1. He played limited minutes with John Wall and Nene, meaning Crawford has gotten little opportunity this season to play alongside Washington’s best offensive players — a trend that makes his on-court/off-court splits look terrible. But they are terrible, and they were last year, too.

2. He’s nearly a league-average 3-point shooter this season, a big step up, and he can create a 40 percent shot off the bounce against anyone. That’s valuable when the shot clock is running down. He really only takes 40 percent shots, but that’s a different story. Boston could use his creativity and long-range shooting, but they have a ton of weird combo-style guards now in Crawford, Jason Terry, Avery Bradley, and Courtney Lee. At least one should be elsewhere by next year’s tipoff.

3. He did make a real effort to pass more this season when the Wiz used him as a de facto point guard, but those lineups failed so miserably they almost broke the NBA.com stats database. He’s putting up a career-high assist rate, as you mention. He might win a playoff game — or, more accurately, a playoff quarter — but he’s not a player I’d really want on my team for the long haul. Washington just gave him away for nothing after benching him almost upon Wall’s return, which feels a bit spiteful on the Wizards’ part. Very little harm, very little foul for Boston. But don’t expect much.

Simmons (2:40 p.m.): Good work, Zach. Between you and Jeremy Lundblad, I’ve totally talked myself into this trade and now believe it’s the steal of the century. I won’t even dwell on the part that Washington was soooooo desperate to get rid of him, they traded him for an expiring contract who cannot walk and won’t be able to run at full speed until after his contract ends. Bring on the Crawford era! Meanwhile, we’re suddenly 20 minutes away from the deadline! Where are the moves? What is happening to Josh Smith???

Lowe (2:42 p.m.): It looks like Milwaukee or nowhere. I have to admit, Milwaukee’s emergence here caught me off guard.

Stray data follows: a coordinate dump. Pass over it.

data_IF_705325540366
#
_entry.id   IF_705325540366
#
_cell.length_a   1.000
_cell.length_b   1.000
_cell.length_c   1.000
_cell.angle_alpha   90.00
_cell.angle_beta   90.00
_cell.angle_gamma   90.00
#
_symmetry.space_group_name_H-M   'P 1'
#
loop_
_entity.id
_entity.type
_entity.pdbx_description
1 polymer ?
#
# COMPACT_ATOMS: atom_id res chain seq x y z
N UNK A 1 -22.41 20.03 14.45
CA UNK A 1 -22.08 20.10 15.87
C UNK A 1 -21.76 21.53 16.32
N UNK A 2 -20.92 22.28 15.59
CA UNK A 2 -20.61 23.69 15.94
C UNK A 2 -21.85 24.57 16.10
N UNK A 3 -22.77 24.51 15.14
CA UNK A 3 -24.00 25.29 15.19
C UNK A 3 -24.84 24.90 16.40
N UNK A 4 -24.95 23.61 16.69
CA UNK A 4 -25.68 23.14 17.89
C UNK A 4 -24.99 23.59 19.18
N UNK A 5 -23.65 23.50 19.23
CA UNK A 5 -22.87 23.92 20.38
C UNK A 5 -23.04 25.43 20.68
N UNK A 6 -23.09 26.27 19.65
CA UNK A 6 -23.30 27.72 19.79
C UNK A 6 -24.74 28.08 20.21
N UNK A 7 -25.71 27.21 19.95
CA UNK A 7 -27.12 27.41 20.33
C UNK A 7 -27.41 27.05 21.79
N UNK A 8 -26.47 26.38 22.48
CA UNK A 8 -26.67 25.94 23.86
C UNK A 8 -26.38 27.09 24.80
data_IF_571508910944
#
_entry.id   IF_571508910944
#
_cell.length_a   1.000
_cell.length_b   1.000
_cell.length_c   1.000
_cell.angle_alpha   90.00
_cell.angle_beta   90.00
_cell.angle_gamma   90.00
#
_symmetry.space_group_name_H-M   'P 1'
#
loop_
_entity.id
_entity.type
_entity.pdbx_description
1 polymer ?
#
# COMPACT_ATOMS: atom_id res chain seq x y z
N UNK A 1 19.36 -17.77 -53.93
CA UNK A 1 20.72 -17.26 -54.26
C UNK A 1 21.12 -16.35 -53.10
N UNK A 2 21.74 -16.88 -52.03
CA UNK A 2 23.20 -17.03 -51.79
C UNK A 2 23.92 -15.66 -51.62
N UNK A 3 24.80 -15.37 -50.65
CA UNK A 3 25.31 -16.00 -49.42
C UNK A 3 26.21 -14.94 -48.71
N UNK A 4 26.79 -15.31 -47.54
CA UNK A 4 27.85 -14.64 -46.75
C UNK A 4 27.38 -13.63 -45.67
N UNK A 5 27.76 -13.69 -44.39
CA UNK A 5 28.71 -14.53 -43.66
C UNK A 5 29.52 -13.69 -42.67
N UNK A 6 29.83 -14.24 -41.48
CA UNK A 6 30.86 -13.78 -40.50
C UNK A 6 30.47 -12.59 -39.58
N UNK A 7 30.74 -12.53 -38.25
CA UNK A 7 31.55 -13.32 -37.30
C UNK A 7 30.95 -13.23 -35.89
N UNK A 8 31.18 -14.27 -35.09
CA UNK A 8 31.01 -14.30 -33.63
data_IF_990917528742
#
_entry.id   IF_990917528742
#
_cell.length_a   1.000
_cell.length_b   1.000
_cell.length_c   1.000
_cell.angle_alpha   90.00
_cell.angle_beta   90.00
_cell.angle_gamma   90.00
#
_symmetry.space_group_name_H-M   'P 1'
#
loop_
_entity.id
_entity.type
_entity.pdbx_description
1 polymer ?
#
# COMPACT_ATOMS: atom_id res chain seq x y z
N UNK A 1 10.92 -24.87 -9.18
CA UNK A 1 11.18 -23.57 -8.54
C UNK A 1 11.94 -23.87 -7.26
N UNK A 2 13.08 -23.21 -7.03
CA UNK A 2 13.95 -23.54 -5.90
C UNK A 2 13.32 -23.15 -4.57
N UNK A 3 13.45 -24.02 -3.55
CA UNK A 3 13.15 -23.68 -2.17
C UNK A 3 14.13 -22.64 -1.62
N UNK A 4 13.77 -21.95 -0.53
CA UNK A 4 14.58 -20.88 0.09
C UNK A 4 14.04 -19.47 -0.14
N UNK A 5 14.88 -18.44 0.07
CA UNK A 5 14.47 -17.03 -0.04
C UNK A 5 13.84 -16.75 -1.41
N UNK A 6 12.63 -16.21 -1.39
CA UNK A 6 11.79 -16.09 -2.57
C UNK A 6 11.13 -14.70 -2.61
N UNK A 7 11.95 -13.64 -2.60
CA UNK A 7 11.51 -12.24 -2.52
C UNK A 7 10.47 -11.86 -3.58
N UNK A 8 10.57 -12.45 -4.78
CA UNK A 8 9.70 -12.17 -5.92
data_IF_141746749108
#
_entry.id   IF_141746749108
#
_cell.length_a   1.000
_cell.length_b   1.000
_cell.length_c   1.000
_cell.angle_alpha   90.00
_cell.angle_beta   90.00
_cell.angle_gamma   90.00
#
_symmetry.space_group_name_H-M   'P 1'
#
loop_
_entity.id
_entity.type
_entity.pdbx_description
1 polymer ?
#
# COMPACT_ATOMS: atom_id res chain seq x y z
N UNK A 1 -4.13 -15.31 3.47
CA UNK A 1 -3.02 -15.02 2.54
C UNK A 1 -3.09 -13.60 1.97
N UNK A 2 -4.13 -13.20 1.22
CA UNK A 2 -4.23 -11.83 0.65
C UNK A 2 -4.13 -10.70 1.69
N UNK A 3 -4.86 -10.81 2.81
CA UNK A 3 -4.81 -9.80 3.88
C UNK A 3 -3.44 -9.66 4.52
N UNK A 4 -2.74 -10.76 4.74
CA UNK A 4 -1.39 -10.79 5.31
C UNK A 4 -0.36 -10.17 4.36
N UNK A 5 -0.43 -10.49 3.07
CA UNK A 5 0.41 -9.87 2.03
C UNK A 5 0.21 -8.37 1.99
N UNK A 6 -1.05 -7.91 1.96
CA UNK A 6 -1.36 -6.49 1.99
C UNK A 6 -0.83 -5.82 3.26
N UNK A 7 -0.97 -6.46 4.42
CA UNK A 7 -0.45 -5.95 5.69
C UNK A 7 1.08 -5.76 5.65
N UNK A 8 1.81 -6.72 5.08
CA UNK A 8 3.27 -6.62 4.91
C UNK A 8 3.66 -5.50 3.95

Simmons (2:44 p.m.): And you’ve always been overprotective of Milwaukee because of your unabashed love for LARRY SANDERS! Serious question — if SANDERS! got engaged to Swin Cash and they didn’t invite you to the wedding, would you try to crash it anyway and risk a trespassing fine and possible jail time?

Lowe (2:45 p.m.): That would be difficult for me. I think Swin already has a restraining order after All-Star weekend.

Simmons (2:46 p.m.): If Milwaukee can land Josh Smith without giving up Jennings or SANDERS!, that would be pretty intriguing. I might not be the biggest Josh Smith fan on the planet (he’s one of those guys who scares you when he’s on the other team but scares you even more when he’s on your own team), but I’m still one of the few who agrees with Smith that he’s a max player. I had him as a second-team All-NBA forward last year. He stumbled a little this season, mainly because they didn’t take care of him and he’s a mild headache (and you have to take care of mild headaches before they become pounding migraines). But if you’re looking at this from his point of view, the following guys are “max” players right now (or damned close): Deron Williams, Rudy Gay, Pau Gasol, Eric Gordon, Roy Hibbert, Joe Johnson, Amar’e Stoudemire, David Lee, Paul Pierce, Andrew Bynum, Carlos Boozer, Andre Iguodala.